During this walk, you’ll learn to recognize the features of Art Nouveau, from the gingko bilabo leaves on facades which reveal the style’s oriental influences to the elaborate light fixtures that mark Art Nouveau interiors to the curvy, campy typography on building signs that echo contemporary magazine and poster graphics. You’ll visit the beautiful Lucerna bar (once owned by Vaclav Havel’s family) and the elegant Grand Hotel Europa examples of a moment of Czech optimism at the turn-of-century, signaling the region’s transcendence of older ethnic grievances and its readiness to join Europe by participating in European-wide avant-gardes.
As an important parallel, throughout the walk, we visit examples of Prague’s Cubist and Rondocubist architecture, including The House of the Black Madonna (created by Josef Gočár in 1910 as an urbane department store) and the Legion’s Bank. In many respects, Prague’s Cubist architecture (a building style unknown outside of the Czech Republic) surpassed even Art Nouveau as a statement of the city’s newfound sense of modern sophistication and resurgent national identity.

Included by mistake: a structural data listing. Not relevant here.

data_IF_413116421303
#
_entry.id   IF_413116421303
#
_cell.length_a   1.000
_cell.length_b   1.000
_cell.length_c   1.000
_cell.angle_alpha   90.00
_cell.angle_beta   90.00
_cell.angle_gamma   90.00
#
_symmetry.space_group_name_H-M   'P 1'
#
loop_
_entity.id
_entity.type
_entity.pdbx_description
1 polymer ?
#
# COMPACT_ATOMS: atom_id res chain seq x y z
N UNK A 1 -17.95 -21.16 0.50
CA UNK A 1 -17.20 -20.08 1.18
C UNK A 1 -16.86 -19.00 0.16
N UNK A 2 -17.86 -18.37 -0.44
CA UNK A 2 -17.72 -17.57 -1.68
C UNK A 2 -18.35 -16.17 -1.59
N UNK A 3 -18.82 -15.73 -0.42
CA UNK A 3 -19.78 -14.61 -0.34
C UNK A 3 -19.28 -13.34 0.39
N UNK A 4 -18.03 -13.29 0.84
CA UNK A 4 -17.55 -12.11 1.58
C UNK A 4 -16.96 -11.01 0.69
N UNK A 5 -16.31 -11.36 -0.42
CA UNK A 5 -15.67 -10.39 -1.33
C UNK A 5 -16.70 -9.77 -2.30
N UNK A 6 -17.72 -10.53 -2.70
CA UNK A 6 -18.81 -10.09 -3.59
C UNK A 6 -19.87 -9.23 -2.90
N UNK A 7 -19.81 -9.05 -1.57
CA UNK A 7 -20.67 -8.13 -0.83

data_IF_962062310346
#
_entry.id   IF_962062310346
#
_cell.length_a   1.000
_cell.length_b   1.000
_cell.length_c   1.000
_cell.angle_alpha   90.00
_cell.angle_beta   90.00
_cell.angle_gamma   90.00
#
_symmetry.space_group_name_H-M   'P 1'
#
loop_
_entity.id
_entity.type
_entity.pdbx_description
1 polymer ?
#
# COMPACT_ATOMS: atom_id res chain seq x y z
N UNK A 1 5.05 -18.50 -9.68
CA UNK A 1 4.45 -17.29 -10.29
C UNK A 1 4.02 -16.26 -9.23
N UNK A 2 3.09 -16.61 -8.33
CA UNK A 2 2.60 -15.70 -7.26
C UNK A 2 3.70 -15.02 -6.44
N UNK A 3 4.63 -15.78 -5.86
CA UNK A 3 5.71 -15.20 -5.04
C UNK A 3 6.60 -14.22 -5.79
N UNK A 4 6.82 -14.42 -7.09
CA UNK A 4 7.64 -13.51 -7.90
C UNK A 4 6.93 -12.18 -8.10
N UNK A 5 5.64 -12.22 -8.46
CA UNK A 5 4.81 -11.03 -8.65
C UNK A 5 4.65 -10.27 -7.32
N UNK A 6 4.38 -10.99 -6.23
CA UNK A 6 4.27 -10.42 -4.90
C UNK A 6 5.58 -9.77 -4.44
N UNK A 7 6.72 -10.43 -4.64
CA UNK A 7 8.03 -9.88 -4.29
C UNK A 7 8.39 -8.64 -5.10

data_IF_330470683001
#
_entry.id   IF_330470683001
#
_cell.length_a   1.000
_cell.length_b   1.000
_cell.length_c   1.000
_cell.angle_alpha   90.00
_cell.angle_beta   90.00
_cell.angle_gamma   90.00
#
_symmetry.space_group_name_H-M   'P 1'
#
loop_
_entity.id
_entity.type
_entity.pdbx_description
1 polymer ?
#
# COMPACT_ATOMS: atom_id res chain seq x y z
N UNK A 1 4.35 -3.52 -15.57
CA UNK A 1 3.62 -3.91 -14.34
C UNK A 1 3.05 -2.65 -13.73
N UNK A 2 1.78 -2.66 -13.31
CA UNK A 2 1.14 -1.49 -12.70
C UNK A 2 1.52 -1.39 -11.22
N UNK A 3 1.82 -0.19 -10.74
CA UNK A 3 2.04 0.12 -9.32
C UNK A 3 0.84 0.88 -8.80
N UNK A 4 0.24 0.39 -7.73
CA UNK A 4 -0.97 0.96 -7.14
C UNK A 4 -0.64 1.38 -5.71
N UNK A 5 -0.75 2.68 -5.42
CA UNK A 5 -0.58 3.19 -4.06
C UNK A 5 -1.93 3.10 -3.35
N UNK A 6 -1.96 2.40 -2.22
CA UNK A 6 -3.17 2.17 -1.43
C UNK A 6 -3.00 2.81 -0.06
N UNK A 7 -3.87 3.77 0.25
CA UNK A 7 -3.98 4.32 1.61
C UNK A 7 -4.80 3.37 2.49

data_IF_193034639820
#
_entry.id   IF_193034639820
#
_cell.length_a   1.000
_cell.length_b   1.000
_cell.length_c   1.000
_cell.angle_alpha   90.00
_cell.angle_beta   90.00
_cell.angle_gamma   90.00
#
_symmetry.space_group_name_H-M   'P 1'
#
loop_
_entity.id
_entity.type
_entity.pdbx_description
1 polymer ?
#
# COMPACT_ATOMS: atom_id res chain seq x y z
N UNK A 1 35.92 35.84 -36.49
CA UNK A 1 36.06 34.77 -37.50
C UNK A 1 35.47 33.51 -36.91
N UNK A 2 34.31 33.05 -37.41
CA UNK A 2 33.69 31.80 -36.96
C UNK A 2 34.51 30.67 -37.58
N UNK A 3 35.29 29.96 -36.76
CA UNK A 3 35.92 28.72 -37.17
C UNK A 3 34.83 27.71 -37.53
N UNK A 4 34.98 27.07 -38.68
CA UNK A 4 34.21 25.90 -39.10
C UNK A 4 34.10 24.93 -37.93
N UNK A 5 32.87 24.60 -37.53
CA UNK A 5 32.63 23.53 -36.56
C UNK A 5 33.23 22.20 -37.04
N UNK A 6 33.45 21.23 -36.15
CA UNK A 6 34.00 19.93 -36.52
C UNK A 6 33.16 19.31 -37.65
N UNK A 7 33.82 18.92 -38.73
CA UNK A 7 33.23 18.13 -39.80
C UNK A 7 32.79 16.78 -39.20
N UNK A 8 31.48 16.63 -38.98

- The guides at Insight Cities are professors, doctoral students, historians, journalists, art critics and published authors
- We cater to visitors who want to enjoy spirited and informed presentations of the cultural and political histories of great cities
- Explore the commonly recognized features of Art Nouveau aesthetics
- Learn about the pre-war social elite who drank absinthe and the first mixed-cocktails in Prague's Art Nouveau cafes and restaurants
- Visit the beautiful Lucerna bar (once owned by Vaclav Havel’s family) and the elegant Grand Hotel Europe
- At the greatest of Prague's Art Nouveau masterpieces, Municipal House, discover the 20th century’s most optimistic moment for Czech independence
Czech Republic, Prague